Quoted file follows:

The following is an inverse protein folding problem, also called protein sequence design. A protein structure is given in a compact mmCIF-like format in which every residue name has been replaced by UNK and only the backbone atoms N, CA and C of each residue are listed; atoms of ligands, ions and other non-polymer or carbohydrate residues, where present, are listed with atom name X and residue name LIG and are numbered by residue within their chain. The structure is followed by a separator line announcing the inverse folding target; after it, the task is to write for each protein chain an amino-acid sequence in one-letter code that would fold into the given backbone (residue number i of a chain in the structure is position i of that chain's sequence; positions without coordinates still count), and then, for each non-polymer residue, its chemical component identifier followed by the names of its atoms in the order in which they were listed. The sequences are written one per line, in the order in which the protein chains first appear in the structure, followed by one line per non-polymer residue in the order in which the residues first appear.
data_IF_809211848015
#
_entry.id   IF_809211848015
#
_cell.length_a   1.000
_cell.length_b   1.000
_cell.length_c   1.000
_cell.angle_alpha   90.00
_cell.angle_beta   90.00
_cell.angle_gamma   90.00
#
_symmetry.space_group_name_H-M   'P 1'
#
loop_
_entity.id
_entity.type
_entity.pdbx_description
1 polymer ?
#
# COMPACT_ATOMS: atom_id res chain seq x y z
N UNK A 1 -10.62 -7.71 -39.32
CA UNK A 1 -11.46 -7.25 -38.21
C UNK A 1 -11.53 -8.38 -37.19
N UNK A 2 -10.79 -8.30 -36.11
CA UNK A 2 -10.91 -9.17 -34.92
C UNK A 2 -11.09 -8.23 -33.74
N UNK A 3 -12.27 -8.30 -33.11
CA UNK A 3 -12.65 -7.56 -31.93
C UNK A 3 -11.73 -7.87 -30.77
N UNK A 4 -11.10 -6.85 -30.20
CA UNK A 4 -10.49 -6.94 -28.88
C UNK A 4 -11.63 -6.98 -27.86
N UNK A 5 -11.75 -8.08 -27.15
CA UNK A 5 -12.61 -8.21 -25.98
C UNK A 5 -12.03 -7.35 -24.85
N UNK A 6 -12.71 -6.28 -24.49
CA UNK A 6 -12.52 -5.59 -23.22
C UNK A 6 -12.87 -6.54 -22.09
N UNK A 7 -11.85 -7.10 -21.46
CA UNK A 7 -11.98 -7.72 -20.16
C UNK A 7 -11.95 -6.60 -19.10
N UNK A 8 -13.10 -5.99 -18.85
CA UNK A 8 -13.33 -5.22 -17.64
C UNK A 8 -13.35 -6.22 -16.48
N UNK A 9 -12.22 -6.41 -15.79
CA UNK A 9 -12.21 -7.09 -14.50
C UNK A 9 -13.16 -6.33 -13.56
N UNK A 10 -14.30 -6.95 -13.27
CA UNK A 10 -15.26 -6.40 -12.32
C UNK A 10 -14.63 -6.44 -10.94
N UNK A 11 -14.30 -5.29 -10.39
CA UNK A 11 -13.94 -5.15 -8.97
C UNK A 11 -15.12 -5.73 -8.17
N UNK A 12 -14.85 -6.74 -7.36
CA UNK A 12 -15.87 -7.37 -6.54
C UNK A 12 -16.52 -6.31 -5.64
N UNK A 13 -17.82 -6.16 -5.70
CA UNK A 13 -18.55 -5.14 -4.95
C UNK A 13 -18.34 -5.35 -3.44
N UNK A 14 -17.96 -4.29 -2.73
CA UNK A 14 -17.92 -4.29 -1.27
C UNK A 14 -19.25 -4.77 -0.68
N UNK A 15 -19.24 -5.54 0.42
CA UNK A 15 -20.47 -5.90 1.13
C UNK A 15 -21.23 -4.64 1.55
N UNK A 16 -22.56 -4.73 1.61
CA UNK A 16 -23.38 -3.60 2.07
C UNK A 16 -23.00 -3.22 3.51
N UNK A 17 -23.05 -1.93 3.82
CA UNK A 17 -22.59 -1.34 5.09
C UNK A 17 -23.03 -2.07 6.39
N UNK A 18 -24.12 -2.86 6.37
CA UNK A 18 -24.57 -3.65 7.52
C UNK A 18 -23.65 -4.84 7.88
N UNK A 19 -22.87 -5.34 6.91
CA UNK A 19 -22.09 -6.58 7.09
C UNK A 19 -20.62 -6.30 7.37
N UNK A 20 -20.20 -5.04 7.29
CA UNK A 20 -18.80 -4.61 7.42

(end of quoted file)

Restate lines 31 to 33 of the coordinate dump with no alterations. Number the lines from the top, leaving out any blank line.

N UNK A 4 -11.10 -6.85 -30.20
CA UNK A 4 -10.49 -6.94 -28.88
C UNK A 4 -11.63 -6.98 -27.86